Numbers Game

Buffy The Vampire Slayer Rewatch: Week 1 Part 4

Joss Whedon is a feminist. He self identifies as one, it’s reflected in his work. This is a man who very fully understands the concept of dismantling the patriarchy. But do you want to know something that I’ve never noticed about Buffy before? (I was never really paying close attention before.) That as far as female characters go, they hugely outnumber the male.

This never struck me as odd before, because I’ve spent so much time in female dominated environments. There are five people in my house. Three of them are women. I went to an all girls school. My hobbies include reading teen fiction and musical theater. I work in fashion retail.

It isn’t that men haven’t been a presence in my life, I have more male cousins than female, I lived with my Uncle and his partner for the past year, my brother’s good friends have always been a large and inescapable part of my life, and I have a close relationship with my dad.  But generally my life is sort of feminine.

When it comes to major characters on Buffy, you have Buffy, Willow, Cordelia, and Joyce. Later, you get Faith, Anya, Tara and Dawn. As far as men are concerned, you have Giles, Xander and Angel. Later, Spike and Riley, if you can even count  Riley. There’s also Oz, but like Riley, his main function is as a love interest, to one of the female characters (one could also put Tara in the category. But you get my drift.)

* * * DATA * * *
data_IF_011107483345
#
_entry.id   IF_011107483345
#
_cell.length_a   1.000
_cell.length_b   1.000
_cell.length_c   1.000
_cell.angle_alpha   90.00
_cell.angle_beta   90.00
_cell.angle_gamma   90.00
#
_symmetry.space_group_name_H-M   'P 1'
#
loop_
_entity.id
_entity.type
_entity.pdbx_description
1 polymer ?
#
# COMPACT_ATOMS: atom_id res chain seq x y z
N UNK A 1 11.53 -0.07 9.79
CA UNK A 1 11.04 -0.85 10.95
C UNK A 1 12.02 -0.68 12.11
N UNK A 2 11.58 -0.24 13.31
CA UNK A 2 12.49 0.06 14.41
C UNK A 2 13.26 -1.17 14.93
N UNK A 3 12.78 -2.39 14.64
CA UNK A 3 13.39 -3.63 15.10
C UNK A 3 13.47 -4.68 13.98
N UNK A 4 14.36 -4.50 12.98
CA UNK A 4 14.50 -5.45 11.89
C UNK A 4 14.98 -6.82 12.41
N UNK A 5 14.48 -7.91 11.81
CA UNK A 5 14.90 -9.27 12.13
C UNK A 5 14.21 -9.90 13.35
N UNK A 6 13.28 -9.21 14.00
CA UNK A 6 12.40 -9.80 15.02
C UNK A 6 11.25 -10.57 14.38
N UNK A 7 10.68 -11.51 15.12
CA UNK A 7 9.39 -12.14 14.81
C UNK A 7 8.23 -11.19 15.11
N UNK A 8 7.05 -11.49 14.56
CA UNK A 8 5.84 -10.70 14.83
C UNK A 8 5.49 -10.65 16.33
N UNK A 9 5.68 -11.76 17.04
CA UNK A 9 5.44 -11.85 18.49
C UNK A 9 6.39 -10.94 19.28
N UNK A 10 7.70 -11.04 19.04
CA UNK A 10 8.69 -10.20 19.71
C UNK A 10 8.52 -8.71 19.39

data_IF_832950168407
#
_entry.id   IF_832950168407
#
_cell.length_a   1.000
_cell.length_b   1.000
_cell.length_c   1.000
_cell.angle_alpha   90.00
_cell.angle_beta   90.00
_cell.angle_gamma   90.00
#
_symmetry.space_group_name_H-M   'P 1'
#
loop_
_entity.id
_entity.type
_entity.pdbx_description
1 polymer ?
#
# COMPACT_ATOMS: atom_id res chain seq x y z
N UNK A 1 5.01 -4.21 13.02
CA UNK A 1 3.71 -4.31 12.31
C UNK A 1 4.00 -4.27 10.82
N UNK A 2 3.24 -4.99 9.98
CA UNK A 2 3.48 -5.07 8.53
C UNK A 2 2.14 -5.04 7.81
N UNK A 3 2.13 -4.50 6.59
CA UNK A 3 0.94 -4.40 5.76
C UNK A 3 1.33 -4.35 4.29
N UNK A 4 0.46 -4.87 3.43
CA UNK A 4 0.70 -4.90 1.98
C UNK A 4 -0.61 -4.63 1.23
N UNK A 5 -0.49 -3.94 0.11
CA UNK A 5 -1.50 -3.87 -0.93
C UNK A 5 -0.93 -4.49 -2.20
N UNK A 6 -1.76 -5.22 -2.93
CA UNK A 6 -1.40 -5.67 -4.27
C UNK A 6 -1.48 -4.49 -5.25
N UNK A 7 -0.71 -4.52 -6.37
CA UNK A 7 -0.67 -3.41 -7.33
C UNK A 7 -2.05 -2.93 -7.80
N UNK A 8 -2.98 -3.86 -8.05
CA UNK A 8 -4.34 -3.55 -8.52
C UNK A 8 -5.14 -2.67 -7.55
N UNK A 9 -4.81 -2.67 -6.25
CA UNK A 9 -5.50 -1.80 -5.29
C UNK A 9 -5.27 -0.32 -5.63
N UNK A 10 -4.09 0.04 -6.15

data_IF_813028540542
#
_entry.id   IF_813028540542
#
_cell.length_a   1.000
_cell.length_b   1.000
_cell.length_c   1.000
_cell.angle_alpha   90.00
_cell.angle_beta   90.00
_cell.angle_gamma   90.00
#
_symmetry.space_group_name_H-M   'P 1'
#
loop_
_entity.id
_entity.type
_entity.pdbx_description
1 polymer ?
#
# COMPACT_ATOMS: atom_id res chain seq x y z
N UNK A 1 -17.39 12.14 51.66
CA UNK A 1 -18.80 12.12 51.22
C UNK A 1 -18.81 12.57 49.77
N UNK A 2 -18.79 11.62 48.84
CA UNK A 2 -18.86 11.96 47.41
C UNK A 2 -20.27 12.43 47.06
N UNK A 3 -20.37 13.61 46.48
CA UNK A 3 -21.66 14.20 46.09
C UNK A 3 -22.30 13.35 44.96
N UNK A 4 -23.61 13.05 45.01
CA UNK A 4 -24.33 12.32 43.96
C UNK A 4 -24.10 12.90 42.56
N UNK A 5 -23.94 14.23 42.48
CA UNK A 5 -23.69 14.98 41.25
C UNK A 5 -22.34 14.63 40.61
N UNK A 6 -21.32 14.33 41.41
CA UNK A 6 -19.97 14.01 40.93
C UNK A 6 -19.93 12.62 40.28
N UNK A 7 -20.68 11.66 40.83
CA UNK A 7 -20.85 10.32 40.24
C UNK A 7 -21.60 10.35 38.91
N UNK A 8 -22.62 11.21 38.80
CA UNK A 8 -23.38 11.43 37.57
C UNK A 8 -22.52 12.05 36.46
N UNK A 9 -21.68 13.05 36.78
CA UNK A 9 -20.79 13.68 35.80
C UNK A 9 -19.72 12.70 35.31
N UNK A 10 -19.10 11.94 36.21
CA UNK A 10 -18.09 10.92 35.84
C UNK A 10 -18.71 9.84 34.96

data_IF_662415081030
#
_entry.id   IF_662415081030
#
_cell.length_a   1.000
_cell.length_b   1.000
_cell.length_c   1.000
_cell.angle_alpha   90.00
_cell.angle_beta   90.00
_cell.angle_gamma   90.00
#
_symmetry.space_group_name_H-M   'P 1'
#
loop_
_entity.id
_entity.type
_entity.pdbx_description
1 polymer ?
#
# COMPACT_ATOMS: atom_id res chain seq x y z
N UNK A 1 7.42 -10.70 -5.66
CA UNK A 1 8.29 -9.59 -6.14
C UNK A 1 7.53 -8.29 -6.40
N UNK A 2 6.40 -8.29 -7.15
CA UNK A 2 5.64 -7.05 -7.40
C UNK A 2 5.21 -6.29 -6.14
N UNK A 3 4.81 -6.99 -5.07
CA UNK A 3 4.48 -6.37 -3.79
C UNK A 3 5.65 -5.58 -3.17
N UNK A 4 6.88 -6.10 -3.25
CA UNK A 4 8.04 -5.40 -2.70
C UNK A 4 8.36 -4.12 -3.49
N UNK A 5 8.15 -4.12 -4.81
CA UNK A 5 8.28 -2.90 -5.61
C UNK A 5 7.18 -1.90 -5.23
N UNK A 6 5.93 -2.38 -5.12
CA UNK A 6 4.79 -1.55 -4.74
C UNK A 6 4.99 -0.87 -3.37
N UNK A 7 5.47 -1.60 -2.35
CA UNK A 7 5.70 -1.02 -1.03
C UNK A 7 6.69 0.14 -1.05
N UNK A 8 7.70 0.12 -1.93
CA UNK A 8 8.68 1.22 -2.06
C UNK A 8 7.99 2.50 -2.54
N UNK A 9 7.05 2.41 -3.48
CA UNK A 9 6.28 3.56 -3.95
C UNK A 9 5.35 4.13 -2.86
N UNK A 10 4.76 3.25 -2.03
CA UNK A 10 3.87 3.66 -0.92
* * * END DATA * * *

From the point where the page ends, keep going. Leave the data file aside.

Of course the women on Buffy are strong, but there are also just more of them. This in and of it’s self is a rare thing in popular culture. Yesterday I wrote about Sons Of Anarchy which also features prominent strong female characters (if in a hugely chauvinistic setting), but there are two of them, as compared to the seven main male characters. I’m a cultural feminist, so to me, a show like Buffy, which features likable strong women, and simply, and subtly features more of them than men is exactly the kind of thing that I like to see.

As a feminist, there’s one thing that I’ve heard over and over again, “Oh, so you hate men?” Then they chuckle. This is supposed to be funny, I guess, but it’s always bothered me. No, I don’t hate men. I love men. I have good friends that are men. I have a father, I have uncles and cousins and a brother. Feminism isn’t about female superiority, it’s about dismantling the patriarchy. And I’m in to the little things that help do that. More female characters than male characters on a television show is a little thing. But it’s a little important thing.

Just a Note: I actually couldn’t find a publicity photo where women outnumbered men. This is because publicity photos were handled by The WB, who were maybe a little less in to this than Joss.

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